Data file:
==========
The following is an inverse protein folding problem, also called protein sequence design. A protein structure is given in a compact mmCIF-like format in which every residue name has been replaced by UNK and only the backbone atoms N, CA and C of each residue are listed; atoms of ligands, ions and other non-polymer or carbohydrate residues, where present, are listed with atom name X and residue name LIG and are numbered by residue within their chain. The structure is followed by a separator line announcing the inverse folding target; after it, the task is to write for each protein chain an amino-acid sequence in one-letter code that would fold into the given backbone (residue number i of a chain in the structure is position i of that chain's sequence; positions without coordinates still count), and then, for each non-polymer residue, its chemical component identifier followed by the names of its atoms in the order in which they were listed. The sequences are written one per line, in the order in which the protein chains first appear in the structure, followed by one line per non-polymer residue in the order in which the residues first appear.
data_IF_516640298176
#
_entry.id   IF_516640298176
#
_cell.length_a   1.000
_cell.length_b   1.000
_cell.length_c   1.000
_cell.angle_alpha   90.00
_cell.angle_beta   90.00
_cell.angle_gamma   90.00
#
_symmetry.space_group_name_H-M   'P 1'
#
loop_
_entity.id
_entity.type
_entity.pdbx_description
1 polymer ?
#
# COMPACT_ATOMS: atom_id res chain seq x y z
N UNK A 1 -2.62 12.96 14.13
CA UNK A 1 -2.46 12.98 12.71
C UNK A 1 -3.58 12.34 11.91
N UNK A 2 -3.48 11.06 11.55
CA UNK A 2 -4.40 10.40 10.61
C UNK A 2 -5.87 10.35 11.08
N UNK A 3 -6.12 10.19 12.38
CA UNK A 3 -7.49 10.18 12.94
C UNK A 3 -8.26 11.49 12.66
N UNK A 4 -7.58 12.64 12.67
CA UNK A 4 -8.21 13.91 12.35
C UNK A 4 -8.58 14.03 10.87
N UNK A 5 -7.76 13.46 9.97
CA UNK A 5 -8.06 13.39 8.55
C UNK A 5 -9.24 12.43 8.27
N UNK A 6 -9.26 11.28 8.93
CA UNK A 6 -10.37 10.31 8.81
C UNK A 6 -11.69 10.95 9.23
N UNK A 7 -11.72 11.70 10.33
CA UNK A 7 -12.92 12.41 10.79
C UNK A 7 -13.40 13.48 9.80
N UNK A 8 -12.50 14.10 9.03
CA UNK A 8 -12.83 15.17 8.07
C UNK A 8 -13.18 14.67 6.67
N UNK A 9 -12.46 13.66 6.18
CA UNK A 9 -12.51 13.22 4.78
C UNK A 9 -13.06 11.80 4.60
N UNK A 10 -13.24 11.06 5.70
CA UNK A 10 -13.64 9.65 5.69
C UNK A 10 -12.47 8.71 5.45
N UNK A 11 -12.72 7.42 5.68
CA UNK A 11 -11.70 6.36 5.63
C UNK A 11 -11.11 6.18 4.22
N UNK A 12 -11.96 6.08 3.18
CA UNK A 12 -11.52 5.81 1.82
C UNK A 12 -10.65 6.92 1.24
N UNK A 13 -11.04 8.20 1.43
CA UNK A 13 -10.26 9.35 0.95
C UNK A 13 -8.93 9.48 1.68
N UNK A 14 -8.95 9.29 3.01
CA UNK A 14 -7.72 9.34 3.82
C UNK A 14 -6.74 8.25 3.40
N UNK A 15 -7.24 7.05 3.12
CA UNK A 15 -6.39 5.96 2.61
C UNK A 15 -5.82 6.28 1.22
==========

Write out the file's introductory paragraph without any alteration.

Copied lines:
The following is an inverse protein folding problem, also called protein sequence design. A protein structure is given in a compact mmCIF-like format in which every residue name has been replaced by UNK and only the backbone atoms N, CA and C of each residue are listed; atoms of ligands, ions and other non-polymer or carbohydrate residues, where present, are listed with atom name X and residue name LIG and are numbered by residue within their chain. The structure is followed by a separator line announcing the inverse folding target; after it, the task is to write for each protein chain an amino-acid sequence in one-letter code that would fold into the given backbone (residue number i of a chain in the structure is position i of that chain's sequence; positions without coordinates still count), and then, for each non-polymer residue, its chemical component identifier followed by the names of its atoms in the order in which they were listed. The sequences are written one per line, in the order in which the protein chains first appear in the structure, followed by one line per non-polymer residue in the order in which the residues first appear.